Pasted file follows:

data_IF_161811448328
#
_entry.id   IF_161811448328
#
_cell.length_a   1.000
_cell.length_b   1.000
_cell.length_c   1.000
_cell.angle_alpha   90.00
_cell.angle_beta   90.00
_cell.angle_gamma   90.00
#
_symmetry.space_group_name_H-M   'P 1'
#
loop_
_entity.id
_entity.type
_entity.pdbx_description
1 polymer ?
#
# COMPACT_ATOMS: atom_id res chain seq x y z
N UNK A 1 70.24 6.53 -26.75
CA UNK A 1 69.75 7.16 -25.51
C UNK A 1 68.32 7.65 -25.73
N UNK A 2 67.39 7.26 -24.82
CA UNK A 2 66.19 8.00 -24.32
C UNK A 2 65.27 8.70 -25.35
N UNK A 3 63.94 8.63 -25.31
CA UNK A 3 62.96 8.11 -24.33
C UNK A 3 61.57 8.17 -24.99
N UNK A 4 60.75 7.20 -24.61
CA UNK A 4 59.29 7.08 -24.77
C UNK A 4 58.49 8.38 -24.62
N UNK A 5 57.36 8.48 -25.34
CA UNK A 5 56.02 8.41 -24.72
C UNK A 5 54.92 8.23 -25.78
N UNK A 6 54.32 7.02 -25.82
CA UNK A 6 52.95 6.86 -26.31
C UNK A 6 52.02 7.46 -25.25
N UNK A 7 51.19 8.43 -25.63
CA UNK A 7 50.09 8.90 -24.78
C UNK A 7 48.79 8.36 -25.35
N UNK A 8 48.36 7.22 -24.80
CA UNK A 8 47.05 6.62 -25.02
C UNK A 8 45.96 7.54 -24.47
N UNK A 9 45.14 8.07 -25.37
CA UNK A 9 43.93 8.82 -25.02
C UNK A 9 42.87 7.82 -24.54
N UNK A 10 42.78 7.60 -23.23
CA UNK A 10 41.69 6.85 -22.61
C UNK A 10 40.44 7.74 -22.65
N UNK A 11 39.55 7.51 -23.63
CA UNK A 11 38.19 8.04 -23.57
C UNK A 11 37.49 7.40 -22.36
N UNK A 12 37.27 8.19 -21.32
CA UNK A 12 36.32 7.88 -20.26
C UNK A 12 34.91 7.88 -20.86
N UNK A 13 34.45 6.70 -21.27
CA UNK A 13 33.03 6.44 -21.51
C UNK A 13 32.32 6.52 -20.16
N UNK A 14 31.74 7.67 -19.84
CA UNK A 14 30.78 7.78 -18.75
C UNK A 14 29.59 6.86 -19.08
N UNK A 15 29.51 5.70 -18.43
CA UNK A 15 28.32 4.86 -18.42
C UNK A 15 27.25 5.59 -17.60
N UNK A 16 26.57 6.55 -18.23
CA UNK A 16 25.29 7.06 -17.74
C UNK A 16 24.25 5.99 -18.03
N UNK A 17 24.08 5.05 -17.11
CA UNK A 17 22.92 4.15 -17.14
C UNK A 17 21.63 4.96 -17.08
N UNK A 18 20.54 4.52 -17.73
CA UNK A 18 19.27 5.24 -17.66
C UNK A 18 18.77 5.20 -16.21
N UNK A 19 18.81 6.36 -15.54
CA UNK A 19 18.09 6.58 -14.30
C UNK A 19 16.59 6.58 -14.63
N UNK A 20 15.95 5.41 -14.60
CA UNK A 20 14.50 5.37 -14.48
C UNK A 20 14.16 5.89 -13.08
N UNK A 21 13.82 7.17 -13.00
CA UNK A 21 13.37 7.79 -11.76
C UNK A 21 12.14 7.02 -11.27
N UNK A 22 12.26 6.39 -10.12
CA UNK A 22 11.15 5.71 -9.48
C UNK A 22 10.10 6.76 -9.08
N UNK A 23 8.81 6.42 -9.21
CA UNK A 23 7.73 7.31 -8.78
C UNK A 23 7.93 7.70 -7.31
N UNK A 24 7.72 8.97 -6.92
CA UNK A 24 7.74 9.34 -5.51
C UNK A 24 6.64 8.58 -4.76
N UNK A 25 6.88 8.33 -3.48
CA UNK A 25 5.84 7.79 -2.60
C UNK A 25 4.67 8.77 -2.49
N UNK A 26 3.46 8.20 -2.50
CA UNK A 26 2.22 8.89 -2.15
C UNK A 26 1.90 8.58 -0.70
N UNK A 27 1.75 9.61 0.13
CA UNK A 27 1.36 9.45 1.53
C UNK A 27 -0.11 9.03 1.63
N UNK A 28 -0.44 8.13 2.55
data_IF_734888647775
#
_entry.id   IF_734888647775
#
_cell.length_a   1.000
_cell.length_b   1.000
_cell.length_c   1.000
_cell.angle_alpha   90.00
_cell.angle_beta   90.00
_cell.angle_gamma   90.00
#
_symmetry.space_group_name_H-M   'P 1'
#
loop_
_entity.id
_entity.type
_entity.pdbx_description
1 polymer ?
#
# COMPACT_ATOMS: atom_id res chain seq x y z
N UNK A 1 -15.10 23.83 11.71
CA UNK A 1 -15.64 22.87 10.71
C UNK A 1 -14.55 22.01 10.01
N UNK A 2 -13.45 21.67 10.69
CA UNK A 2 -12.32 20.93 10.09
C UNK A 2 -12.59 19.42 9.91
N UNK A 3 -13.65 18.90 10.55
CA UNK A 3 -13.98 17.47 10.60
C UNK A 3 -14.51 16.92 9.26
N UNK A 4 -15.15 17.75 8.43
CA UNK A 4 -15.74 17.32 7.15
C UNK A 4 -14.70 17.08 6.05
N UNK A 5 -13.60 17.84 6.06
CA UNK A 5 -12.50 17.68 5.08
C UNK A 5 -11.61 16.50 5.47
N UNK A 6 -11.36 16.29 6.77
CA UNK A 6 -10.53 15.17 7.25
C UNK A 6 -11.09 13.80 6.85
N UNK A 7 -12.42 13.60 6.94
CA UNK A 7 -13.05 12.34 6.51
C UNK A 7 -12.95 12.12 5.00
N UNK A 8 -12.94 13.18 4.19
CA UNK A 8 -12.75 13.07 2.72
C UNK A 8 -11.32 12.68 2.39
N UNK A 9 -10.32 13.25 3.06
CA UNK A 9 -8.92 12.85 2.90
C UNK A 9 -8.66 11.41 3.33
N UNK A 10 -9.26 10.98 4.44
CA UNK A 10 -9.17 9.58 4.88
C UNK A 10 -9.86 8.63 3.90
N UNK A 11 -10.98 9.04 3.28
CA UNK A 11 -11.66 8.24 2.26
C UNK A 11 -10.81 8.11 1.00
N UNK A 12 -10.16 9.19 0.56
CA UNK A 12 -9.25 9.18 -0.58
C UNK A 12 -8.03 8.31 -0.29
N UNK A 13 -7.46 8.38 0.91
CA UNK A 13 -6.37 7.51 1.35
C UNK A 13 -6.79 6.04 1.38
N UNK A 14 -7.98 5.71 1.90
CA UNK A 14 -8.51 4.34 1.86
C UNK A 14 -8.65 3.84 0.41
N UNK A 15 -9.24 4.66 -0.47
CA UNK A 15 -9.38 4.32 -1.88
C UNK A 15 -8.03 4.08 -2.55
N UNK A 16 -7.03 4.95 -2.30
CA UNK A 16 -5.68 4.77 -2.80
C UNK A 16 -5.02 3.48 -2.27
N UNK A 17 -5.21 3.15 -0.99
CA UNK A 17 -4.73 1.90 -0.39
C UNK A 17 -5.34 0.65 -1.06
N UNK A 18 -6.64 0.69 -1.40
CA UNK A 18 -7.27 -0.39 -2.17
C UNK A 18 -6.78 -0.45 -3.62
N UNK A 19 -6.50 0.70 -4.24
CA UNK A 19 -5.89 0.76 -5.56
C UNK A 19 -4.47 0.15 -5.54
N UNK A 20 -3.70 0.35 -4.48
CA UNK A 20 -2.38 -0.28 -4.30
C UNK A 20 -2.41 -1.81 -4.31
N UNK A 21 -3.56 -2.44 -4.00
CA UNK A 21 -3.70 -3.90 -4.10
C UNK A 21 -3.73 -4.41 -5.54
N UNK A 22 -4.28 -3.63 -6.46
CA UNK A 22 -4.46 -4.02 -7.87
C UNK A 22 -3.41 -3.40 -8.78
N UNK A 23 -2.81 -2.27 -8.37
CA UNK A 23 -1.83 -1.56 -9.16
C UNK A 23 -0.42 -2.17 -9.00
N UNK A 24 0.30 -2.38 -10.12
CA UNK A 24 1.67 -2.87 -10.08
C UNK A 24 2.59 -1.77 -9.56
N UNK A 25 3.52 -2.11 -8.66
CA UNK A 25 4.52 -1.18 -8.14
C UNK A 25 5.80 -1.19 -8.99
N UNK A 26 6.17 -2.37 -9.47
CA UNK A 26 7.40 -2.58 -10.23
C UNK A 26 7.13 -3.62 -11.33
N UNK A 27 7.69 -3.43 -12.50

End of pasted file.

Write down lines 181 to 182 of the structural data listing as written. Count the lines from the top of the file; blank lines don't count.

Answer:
CA UNK A 20 -2.38 -0.28 -4.30
C UNK A 20 -2.41 -1.81 -4.31